Finding the magic in geeks’ fantasy, reality
In his debut, freelance journalist and “avowed, out-of-the-closet geek’’ Ethan Gilsdorf embraces his love of J.R.R. Tolkien, Dungeons & Dragons and all things fantasy, embarking on a quest to discover what motivates those who devote significant portions of their lives to what many others dismiss as escapist fantasies.
The book is also a journey of self-discovery borne of a certain amount of fear, as the author seeks to reconcile his many adult responsibilities with the not-always-latent desire to re-engage with D&D and other elements of his “geeky’’ adolescence.
The author’s obsession with Tolkien and D&D served as an escape from the increasingly erratic behavior of his mother, who suffered a brain aneurysm and never recovered her full mental or physical capacities. Retreating into a world of wizards and elves proved remarkably therapeutic, and Gilsdorf seeks here to recapture some of the magic he experienced as a teenager.
His global tour begins at Oxford, where Tolkien was a professor of medieval language and literature for more than 30 years. Oddly, his legacy as a pioneering fantasy writer is largely ignored at the university, a fact that does little to diminish the exuberance of the Tolkien Society.
After a précis of Tolkien’s significance, it’s on to Wisconsin for the Lake Geneva Gaming Convention, a gathering of D&D obsessives who come to play, trade gaming secrets, and pay tribute to the recently deceased creator of the game, E. Gary Gygax.
Though the author discusses the massive popularity and influence of video games, Gilsdorf seems to be after something more elemental, primitive, even medieval. One of the most engaging stops on his adventure is Guédelon, France, where he spends time with a group building a 13th-century castle using only traditional methods. The project’s director, Michel Guyot, acknowledges that he probably won’t even see the castle’s completion, and yet he and his fellow workers toil away contentedly, following a “primal desire . . . to measure one’s progress in wood and stone and sweat.’’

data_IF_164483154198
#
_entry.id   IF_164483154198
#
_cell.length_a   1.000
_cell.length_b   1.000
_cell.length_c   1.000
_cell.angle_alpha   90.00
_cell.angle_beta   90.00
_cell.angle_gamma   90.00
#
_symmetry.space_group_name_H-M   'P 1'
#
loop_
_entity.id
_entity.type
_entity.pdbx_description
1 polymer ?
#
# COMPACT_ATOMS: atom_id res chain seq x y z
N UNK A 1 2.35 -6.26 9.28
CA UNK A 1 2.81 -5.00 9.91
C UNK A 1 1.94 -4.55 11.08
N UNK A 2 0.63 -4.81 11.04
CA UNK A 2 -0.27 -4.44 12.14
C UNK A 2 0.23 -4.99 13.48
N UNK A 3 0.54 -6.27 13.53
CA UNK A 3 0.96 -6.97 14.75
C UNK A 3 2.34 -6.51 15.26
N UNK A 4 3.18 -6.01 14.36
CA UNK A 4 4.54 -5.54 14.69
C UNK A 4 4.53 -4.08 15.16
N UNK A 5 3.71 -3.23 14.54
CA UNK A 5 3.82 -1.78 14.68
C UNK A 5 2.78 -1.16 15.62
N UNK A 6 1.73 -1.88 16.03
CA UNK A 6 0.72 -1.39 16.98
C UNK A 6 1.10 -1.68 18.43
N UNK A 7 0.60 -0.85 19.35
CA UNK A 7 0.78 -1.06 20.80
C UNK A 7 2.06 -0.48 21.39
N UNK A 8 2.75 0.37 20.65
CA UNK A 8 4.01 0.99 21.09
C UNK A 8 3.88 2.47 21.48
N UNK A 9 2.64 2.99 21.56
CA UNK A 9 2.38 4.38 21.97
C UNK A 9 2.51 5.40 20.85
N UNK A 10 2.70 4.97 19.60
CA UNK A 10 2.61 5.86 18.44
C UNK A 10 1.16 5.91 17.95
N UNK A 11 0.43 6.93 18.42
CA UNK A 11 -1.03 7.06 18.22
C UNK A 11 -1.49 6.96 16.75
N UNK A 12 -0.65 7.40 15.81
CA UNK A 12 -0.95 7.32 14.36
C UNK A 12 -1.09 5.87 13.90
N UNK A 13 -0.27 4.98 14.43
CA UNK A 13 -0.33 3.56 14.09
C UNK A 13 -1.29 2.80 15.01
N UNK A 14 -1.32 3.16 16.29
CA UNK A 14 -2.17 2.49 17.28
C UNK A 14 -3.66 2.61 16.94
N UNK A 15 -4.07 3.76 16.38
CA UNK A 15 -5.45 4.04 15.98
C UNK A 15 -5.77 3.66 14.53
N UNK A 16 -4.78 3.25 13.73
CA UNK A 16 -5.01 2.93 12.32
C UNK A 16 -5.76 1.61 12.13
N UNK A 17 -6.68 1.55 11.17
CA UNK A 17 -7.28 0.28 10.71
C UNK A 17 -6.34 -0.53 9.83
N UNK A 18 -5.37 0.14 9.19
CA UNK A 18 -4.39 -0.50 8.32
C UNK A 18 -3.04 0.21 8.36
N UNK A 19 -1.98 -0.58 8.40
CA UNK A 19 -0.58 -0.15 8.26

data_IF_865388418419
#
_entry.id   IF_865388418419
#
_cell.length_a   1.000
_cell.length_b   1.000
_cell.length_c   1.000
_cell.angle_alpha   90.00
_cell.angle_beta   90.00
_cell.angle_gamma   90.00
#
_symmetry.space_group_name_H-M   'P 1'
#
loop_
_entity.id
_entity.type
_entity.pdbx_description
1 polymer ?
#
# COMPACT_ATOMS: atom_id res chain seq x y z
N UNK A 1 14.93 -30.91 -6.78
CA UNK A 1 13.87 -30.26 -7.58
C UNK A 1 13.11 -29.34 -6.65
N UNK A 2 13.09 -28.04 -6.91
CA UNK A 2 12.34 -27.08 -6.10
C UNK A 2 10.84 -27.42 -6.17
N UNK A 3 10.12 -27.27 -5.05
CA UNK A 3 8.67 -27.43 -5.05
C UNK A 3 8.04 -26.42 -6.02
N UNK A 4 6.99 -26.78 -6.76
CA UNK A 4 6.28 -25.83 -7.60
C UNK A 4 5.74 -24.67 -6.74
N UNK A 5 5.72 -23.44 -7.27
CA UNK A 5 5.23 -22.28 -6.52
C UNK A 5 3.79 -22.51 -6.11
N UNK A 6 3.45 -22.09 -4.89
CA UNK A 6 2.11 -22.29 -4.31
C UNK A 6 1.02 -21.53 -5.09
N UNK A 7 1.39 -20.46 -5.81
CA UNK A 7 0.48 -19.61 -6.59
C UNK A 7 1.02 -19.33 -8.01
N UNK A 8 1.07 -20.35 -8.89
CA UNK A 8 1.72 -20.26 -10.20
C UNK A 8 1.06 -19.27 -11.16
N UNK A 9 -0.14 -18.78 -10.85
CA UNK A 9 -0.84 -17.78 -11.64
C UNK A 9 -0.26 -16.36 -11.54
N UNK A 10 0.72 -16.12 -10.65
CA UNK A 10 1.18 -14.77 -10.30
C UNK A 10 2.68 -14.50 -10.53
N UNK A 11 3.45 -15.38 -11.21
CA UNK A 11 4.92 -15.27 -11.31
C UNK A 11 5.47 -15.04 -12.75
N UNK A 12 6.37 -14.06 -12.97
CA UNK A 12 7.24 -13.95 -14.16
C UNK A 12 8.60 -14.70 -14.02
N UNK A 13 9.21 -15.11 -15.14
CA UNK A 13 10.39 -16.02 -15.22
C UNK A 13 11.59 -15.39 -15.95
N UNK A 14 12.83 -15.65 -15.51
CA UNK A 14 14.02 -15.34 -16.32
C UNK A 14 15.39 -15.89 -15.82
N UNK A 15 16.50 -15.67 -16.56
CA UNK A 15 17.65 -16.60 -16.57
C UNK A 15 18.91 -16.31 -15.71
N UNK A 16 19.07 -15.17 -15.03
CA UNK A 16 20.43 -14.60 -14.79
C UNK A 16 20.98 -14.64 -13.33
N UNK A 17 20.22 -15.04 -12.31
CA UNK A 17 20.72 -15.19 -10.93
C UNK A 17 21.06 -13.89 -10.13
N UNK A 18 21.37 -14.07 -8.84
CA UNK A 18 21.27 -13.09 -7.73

This nose-to-the-ground dedication to simpler times also characterizes a group with whom Gilsdorf actively connects: participants in live-action role-playing (LARPing). Christopher Tang, the cofounder of Forest of Doors outside of Atlanta, leads the author into battle, illustrating the intensity of focus and diligence of preparation demonstrated by each participant. Ditto the Society for Creative Anachronism, which stages the annual Pennsic War, a two-week medieval reenactment similar to a Renaissance Fair. “Best of all,’’ writes Gilsdorf, “no peasants, lepers, or persecuted Cathars - everyone was considered minor nobilit.’’
Finally, Gilsdorf travels across the world to the ultimate fictional universe, Middle-earth (i.e., New Zealand). With a “Lord of the Rings’’ guidebook in hand, he takes the tours and visits the sites made famous in Peter Jackson’s film adaptations, ultimately discovering a very basic truth, embodied by the hobbits, who “stood in for us, representing what we might be able to do in an idyllic world - live in harmony with nature and each other, drink ale, share food, laugh, dance, and make music.’’
For many of the gaming geeks and fantasy freaks that populate these pages, it’s that simple. Not always so for Gilsdorf, who tends to overthink his research and indulges in a few unnecessary flights of needless psychologizing and strained metaphors. Nonetheless, his stories - mostly engaging, occasionally poignant and emotional - frequently lead to edifying conclusions.
“Call it regression to childhood,’’ he writes, “but these infinite hero stories . . . involve villains, heroes, and monsters for good reason: so we can face and overcome our fears in a good-guy, bad-guy, clear-cut world.’’
Eric Liebetrau is the managing editor and nonfiction editor of Kirkus Reviews.